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PHH Mortgage Corp. v. Hutchinson

December 17, 2007


The opinion of the court was delivered by: Simandle, District Judge


This matter is before the Court on the motion for summary judgment by PHH Mortgage Corporation ("Plaintiff" or "PHH") [Docket Item 52]. For the following reasons, the Court shall deny the motion to dismiss, but enter an order requiring Defendants to comply with discovery within fourteen days.

1. Plaintiff originally sought summary judgment against Defendants Dan Hutchinson, Jr.; Delene Hutchinson; Dorothy Mitchell; Evangeline Tisdale*fn1 ; and Valencia Robinson, pursuant to Fed. R. Civ. P. 37, as a sanction for failure to comply with discovery and, pursuant to Fed. R. Civ. P. 56, arguing there is no genuine issue of material fact precluding judgment as a matter of law. By letter dated June 6, 2007, PHH informed the Court that it no longer seeks summary judgment as a discovery sanction against Defendant Evangeline Tisdale, "Delene Mitchell," or Dorothy Mitchell.*fn2 Presumably, PHH meant to refer to Delene Hutchinson in that letter as she is the only "Delene" named in the Amended Complaint or in the Notice of Motion for Summary Judgment [Docket Item 41-1]. The motion is unopposed, except, apparently informally by Evangeline Tisdale who sent PHH a letter seeking dismissal of its claims against her for her lack of culpability and this Court's alleged lack of personal jurisdiction over her.

2. Therefore, the matter before the Court is PHH's request for summary judgment pursuant to Fed. R. Civ. P. 37 against Defendants Dan Hutchinson, Jr. and Valencia Robinson; and pursuant to Fed. R. Civ. P. 56 against Defendants Delene Hutchinson, Dorothy Mitchell, Evangeline Tisdale, Valencia Robinson and Dan Hutchinson, Jr. However, because Defendants have not been able to obtain discovery, the proper basis for the motion is not Rule 56, but Rule 37. Although Plaintiff has withdrawn its request for sanctions as to some of the defendants, it has not provided this Court with additional discovery materials. Additionally, the only basis for the Rule 56 motion is Plaintiff's request that the Court deem the discovery requests admitted. Because this is actually another argument for default as a sanction, which Plaintiffs apparently no longer seek as to three Defendants and which the Court does not have a proper basis to assess as to the other two, the Court shall deny the motion for summary judgment insofar as it is sought pursuant to Rule 56.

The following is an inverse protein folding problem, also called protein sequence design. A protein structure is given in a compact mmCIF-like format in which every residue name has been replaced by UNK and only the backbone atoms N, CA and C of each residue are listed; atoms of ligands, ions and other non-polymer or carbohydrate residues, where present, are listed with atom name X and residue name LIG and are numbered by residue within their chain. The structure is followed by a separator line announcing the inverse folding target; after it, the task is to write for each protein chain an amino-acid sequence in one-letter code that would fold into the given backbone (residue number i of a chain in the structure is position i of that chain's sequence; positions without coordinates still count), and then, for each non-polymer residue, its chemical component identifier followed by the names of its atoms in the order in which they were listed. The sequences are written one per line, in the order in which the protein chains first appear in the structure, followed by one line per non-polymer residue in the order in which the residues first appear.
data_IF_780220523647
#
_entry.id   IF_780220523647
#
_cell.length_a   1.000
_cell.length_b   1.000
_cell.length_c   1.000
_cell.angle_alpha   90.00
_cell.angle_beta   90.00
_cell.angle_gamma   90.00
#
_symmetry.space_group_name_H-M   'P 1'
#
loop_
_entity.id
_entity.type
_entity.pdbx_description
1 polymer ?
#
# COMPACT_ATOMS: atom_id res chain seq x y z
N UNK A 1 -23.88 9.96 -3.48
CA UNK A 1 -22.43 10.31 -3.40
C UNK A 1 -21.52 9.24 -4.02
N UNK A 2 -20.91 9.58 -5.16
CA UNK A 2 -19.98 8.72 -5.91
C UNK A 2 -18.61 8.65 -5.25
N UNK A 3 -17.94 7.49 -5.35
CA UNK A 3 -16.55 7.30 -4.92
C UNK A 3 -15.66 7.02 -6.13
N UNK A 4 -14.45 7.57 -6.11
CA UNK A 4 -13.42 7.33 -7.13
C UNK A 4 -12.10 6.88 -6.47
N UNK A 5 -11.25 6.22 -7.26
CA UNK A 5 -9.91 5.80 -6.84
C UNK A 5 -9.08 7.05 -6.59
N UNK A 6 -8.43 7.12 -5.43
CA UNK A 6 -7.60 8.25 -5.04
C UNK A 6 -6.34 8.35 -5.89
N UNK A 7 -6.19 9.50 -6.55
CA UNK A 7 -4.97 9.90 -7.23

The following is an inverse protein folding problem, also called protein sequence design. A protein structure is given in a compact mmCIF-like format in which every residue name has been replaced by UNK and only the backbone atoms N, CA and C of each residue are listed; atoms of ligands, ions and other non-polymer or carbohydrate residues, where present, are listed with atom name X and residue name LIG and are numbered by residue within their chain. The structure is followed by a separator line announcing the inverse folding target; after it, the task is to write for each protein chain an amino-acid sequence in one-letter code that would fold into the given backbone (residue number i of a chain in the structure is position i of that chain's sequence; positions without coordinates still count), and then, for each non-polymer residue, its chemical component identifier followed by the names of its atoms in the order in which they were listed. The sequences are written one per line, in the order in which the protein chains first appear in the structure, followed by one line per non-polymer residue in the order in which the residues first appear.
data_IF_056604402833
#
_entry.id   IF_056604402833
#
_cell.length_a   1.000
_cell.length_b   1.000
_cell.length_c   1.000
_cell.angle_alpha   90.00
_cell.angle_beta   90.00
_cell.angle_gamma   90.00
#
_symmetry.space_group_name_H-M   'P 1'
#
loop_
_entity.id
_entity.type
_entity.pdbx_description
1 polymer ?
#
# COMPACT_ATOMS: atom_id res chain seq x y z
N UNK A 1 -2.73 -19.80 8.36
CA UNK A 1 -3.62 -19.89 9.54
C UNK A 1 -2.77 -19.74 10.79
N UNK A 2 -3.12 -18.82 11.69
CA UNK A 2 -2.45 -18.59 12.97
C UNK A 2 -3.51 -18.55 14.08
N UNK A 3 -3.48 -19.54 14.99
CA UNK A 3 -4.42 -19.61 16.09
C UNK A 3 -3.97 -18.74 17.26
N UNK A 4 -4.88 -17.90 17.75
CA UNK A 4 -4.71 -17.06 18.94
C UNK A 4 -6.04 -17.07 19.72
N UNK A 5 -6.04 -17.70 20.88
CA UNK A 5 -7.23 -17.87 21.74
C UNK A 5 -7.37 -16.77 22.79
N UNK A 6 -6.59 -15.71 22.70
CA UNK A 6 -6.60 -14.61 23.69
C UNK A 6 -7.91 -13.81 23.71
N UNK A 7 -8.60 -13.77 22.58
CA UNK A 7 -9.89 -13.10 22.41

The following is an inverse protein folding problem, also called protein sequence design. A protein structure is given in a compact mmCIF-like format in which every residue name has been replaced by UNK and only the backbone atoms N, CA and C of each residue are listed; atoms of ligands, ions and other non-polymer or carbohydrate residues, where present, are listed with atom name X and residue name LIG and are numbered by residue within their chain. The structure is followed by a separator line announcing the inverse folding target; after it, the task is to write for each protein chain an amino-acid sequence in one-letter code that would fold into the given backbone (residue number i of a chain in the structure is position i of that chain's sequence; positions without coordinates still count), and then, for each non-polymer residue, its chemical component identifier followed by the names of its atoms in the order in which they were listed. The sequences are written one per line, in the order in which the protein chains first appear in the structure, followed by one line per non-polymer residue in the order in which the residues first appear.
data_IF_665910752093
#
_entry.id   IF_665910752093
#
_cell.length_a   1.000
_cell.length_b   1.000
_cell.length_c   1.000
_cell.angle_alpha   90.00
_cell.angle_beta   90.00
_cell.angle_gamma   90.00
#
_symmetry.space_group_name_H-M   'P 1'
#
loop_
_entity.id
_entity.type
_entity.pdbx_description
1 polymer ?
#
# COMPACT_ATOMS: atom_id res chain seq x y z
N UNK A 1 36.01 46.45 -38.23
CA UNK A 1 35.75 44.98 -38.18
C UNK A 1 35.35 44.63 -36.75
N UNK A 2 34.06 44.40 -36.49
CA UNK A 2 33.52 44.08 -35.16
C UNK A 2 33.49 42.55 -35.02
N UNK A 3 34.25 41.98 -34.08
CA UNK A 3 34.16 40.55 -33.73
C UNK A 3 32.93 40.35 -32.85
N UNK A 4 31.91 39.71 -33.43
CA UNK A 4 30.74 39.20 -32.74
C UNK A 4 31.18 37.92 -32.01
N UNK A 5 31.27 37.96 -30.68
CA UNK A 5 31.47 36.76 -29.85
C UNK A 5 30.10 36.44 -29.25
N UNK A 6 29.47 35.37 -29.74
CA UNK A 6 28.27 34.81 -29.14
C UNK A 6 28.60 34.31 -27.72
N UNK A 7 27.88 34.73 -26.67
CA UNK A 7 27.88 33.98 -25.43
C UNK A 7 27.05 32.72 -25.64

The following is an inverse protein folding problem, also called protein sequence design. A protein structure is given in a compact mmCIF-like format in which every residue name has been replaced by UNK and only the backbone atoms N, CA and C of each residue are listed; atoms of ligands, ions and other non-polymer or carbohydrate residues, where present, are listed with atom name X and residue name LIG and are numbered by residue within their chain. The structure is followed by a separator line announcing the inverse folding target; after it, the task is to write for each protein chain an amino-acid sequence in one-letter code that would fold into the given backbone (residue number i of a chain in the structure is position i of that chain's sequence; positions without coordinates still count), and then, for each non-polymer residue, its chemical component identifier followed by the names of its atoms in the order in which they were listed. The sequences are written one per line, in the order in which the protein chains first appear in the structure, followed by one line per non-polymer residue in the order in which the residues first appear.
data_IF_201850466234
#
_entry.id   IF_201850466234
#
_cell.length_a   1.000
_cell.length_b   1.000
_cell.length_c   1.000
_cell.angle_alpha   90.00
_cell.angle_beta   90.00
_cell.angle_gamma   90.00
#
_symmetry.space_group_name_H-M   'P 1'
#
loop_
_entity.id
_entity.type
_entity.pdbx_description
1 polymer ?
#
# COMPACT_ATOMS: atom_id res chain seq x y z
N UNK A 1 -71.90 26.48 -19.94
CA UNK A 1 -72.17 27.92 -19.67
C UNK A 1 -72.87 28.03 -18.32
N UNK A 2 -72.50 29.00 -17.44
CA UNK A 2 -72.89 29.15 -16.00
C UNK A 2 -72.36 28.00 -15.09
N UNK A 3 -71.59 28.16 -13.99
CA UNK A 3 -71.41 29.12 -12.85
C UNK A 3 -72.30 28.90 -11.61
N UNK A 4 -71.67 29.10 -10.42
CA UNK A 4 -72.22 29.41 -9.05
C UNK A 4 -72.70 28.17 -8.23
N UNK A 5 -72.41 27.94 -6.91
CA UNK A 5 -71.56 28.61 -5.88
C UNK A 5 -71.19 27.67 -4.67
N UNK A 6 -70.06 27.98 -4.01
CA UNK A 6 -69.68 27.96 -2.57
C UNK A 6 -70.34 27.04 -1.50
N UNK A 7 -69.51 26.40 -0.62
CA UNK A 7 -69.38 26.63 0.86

3. Moreover, this motion does not reflect what is currently happening in this case, as Plaintiff merely refiled an old motion rather than making a new motion for summary judgment according to the facts in the record as of the date of this motion.

4. Under Federal Rule of Civil Procedure 37(b)(2)(C), this Court has power to sanction noncompliance with discovery by entry of default. However, dismissal as a sanction for noncompliance with discovery is a harsh sanction that should be used sparingly. "[D]ismissals with prejudice or defaults are drastic sanctions, termed "extreme" by the Supreme Court and are to be reserved for comparable cases." Poulis v. State Farm Fire and Cas. Co., 747 F.2d 863, 867-68 (3d Cir. 1984) (citation omitted). Furthermore, on February 23, 2007, Magistrate Judge Schneider entered an Order granting Plaintiff's motion to compel discovery and denied a motion for discovery sanctions, finding that sanctions against the pro se Defendants were not warranted [Docket Item 45]. There has been no appeal from that Order or any subsequent request for sanctions.*fn3 This Court is mindful that "dismissal is a sanction of last resort." Hicks v. Feeney, 850 F.2d 152, 156 (3d Cir. 1988).

5. Therefore, the Court shall not grant the motion to dismiss for failure to comply with discovery. Nevertheless, the Court recognizes that Plaintiff will be completely impaired from litigating this action unless Defendants comply with discovery. Accordingly, the Court shall order Defendants to respond to all outstanding discovery requests within fourteen days of the entry of this Order. As the Third Circuit has explained, while the Court has authority to order dismissal for failure to comply with discovery, it can also order other sanctions as justice requires:

The court clearly has the power to dismiss the case as a sanction against a party who fails to obey an order regarding discovery. Fed.R.Civ.P. 37(b)(2)(C). The sanction must be specifically related to the particular claim at issue in the discovery order. Insurance Corp. of Ireland v. Compagnie des Bauxites de Guinee, 456 U.S. 694, 707-08 (1982). The trial court has discretion over which sanctions to impose and "may make such orders in regard to the failure as are just." Fed. R. Civ. P. 37(b)(2).

Id. at 158. In this case, because it is unclear to the Court what discovery requests are still pending, and whether they are necessary considering Mr. Hutchinson, Jr. has entered a guilty plea in a related criminal case*fn4 , the Court shall not grant dismissal as a discovery sanction at this time. Rather, the Court shall Order Defendants to comply with any outstanding discovery requests.

6. If Defendants continue to disregard Plaintiff's requests for discovery, Plaintiff may make a new motion for default, but must inform the Court of the actual course of the litigation as of the date of that filing and exactly how each Defendant against whom default is sought has failed to comply with discovery. Any request for entry of default judgment against a defendant for failure to comply with the accompanying Order must set forth and discuss each of the factors identified in Poulis, supra. The accompanying Order shall be entered.


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